I’ve been a big fan of Hannah Gadsby since she started appearing on Good News Week back in Australia. I saw her at Fringe two years ago and again last year. This is her best show yet. I’m not just saying that because I want to support someone from the same neck of the woods as me (North-West Tassie). I read on Twitter that she had her first sell-out show at Fringe on Saturday and I can understand why. The show discusses low self-esteem and poor body image, but it’s not the kind of humour typical of so many female comedians. It’s brave and so funny my cheeks hurt by the end of it. (£11)
The title held so much promise, but unfortunately this wasn’t as great as I expected. I love my home country, but I could think of enough jokes about it to fill an hour. But comedian Kieran Butler couldn’t. He stayed on topic for the first 20 minutes or so before straying. The stuff about Australia was funny. The other stuff, not so much. But that’s part of Fringe – you never know what you’re going to get. (Free)
Dylan Moran isn’t on the bill for this year’s Fringe. I know this because I have searched online, on the app and looked in the program – several times. So when I saw his name on a small blackboard outside the Assembly Roxy while waiting to see Hannah Gadsby, I was puzzled. Turns out, the line-up for Best of the Fest is announced last minute. A lot of people who buy tickets in advance have no idea who they’ll be seeing. So at 11.30pm I was walking through Edinburgh on my way to the midnight show. There were eight comedians: Irish MC Andrew Maxwell, Lee Camp, Rhys Mathewson, Zoe Lyons, Russian comedian Igor Meerson performing his first English stand up set, Lloyd Langford, Tony Law AND, coming on stage about 1.45am, Dylan Moran! He has aged a lot since I saw him last year: he’s gone grey very quickly or he stopped dying his hair black. Either way, his set was classic Moran and he was quite possibly drunk. The line-up was only released that day and not well promoted, so I’m stoked to have caught sight of that blackboard, even if it meant I didn’t get to bed until nearly 3am. (£14)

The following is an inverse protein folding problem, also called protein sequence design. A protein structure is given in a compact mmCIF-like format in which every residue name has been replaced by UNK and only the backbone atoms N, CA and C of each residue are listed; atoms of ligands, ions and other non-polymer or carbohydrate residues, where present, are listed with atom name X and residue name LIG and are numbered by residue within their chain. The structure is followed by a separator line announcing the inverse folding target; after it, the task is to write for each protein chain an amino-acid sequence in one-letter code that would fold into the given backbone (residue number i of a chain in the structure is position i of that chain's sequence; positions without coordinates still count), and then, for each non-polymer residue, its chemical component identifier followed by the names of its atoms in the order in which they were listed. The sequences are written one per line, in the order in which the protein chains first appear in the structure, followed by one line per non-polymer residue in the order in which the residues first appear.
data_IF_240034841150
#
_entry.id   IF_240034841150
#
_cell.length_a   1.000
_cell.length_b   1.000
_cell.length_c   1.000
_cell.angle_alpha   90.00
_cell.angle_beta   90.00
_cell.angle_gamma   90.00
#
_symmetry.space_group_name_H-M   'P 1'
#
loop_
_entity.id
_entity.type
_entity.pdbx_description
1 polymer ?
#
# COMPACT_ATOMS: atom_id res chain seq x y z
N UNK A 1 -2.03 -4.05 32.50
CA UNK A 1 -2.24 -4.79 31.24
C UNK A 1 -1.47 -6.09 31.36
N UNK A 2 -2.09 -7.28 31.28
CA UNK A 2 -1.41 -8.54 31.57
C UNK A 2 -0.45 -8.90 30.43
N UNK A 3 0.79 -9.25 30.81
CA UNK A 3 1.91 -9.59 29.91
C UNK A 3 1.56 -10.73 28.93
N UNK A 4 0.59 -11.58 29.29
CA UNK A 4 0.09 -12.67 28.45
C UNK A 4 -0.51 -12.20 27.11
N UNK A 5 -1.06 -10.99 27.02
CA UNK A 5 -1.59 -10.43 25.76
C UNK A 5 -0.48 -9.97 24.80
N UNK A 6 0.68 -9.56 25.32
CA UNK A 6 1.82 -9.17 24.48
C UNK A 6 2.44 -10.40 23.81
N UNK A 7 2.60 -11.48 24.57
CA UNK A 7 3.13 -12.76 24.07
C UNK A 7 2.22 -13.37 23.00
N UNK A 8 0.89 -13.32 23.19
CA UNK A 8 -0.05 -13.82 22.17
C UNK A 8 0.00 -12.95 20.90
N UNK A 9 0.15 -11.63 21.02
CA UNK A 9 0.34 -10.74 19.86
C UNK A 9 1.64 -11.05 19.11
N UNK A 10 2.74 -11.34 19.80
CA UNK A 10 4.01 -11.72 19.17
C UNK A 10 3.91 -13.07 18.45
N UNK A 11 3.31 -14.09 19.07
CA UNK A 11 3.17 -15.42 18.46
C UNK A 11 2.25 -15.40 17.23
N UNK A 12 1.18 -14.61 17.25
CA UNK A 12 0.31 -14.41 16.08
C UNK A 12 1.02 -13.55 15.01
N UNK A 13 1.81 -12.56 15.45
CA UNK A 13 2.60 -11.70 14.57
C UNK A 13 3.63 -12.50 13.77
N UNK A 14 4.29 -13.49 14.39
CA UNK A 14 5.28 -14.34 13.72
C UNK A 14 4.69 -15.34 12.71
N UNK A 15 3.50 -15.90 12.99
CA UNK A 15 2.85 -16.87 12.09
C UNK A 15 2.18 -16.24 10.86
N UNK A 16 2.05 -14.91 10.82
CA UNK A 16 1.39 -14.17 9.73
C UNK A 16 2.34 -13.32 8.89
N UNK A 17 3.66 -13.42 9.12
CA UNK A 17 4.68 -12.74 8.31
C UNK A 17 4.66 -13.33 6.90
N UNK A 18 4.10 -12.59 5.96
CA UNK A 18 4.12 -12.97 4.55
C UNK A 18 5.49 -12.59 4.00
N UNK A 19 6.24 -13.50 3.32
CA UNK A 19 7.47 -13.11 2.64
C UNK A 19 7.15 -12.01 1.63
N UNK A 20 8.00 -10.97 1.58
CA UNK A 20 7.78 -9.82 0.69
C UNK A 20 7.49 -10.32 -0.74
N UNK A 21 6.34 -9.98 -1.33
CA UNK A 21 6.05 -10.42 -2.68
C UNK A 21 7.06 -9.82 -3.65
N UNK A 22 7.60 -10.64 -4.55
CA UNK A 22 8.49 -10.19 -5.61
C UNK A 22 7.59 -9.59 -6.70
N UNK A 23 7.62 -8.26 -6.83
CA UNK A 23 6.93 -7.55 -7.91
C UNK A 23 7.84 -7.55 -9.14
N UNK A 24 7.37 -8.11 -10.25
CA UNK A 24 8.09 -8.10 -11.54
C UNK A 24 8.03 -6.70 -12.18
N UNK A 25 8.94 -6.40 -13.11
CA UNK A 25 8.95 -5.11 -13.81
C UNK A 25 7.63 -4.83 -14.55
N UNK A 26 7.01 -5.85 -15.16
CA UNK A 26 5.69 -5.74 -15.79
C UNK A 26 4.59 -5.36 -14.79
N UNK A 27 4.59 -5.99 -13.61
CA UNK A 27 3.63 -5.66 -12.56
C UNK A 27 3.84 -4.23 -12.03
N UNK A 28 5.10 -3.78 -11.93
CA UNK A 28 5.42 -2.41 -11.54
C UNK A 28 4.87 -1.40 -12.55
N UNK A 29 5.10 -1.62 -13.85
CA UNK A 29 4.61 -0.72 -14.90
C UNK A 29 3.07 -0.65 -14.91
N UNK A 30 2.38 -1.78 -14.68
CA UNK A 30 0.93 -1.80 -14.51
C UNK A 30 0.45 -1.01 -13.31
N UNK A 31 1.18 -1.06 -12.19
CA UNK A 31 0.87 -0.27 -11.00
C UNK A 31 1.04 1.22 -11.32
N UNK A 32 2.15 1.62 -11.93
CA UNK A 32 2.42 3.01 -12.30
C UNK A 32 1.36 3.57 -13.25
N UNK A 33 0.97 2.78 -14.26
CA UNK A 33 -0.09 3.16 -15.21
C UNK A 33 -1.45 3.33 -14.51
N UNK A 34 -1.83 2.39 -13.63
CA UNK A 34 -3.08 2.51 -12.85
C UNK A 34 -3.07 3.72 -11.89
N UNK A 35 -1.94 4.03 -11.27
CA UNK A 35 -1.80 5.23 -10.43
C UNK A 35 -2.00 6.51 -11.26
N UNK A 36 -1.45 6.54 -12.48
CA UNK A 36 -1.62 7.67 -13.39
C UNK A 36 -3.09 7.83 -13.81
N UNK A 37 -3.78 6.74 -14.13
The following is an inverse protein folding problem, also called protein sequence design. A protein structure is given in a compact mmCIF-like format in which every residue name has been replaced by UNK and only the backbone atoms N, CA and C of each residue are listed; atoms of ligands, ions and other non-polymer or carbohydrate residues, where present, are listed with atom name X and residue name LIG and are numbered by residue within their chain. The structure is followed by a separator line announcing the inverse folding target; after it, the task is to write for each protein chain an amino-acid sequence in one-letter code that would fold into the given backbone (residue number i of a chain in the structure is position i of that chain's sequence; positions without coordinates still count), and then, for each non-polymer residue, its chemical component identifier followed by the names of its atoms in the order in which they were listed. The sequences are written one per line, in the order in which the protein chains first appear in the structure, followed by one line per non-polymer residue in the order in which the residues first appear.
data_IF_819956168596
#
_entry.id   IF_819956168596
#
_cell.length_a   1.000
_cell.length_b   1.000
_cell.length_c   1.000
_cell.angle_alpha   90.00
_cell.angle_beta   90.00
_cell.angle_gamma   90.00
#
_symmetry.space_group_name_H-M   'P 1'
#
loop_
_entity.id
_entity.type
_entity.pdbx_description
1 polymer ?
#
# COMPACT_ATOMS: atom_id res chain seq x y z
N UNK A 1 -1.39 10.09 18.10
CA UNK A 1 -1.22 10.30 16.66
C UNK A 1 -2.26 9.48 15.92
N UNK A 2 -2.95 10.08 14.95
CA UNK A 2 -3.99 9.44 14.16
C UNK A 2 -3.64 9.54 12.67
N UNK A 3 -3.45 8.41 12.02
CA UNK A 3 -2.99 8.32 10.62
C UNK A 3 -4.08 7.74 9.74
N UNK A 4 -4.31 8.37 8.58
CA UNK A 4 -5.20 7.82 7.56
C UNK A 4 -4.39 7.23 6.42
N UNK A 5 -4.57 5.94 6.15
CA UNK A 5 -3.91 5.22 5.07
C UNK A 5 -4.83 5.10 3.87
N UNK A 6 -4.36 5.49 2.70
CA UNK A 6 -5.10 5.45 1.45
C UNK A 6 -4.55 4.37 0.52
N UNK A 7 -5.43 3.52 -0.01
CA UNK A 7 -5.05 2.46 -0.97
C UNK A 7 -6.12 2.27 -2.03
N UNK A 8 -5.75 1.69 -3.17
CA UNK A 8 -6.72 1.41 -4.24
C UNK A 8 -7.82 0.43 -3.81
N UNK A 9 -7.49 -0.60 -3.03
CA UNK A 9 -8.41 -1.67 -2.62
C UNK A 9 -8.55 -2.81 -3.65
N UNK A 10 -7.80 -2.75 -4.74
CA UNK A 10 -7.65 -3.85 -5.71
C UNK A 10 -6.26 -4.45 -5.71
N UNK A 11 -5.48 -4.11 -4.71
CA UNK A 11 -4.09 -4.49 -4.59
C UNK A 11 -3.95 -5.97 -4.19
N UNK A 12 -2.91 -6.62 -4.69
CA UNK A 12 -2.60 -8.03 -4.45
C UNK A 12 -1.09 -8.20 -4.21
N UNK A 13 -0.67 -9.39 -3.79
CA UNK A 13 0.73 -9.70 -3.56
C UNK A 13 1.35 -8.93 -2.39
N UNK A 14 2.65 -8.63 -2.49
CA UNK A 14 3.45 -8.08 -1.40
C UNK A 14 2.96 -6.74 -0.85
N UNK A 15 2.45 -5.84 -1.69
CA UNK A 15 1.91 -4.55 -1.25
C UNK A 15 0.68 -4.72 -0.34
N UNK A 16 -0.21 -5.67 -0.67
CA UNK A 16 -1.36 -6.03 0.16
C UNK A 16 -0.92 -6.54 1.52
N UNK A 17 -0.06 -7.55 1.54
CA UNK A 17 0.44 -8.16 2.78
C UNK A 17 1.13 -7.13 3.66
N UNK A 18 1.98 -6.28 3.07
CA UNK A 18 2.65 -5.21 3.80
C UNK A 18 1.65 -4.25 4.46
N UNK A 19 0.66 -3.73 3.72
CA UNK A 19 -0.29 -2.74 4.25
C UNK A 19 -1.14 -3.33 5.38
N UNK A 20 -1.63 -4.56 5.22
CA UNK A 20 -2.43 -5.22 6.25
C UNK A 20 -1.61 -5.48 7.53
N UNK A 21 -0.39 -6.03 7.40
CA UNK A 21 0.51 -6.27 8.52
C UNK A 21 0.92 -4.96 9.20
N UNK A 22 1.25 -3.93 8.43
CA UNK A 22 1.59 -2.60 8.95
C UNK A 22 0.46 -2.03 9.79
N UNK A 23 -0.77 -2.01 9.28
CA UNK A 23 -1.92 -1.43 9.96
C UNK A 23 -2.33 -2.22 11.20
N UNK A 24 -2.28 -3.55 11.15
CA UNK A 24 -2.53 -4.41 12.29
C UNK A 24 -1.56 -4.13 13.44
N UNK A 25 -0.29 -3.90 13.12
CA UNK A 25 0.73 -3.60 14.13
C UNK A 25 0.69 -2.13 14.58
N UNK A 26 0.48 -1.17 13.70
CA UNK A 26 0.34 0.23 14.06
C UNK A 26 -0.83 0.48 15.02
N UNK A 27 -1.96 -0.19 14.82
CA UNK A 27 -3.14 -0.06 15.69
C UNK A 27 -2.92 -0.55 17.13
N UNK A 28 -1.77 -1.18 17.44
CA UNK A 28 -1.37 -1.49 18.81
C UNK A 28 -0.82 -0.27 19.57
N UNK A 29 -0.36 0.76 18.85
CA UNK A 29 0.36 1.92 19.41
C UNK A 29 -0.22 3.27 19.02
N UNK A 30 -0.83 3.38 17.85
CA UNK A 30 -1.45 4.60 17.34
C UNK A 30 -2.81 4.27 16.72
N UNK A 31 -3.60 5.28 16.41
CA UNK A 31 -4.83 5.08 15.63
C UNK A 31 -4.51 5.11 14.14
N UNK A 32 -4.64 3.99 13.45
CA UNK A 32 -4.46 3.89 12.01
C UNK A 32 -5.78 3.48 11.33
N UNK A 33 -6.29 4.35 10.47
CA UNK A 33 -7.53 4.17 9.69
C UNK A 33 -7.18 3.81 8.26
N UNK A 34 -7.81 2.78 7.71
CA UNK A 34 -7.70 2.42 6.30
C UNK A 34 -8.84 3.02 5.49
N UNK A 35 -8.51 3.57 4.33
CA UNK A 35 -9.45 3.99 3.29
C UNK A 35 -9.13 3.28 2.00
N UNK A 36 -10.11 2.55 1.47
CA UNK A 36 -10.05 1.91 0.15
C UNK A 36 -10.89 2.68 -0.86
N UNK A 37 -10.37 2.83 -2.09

That’s my first two days of Fringe 2013. Lots more to come.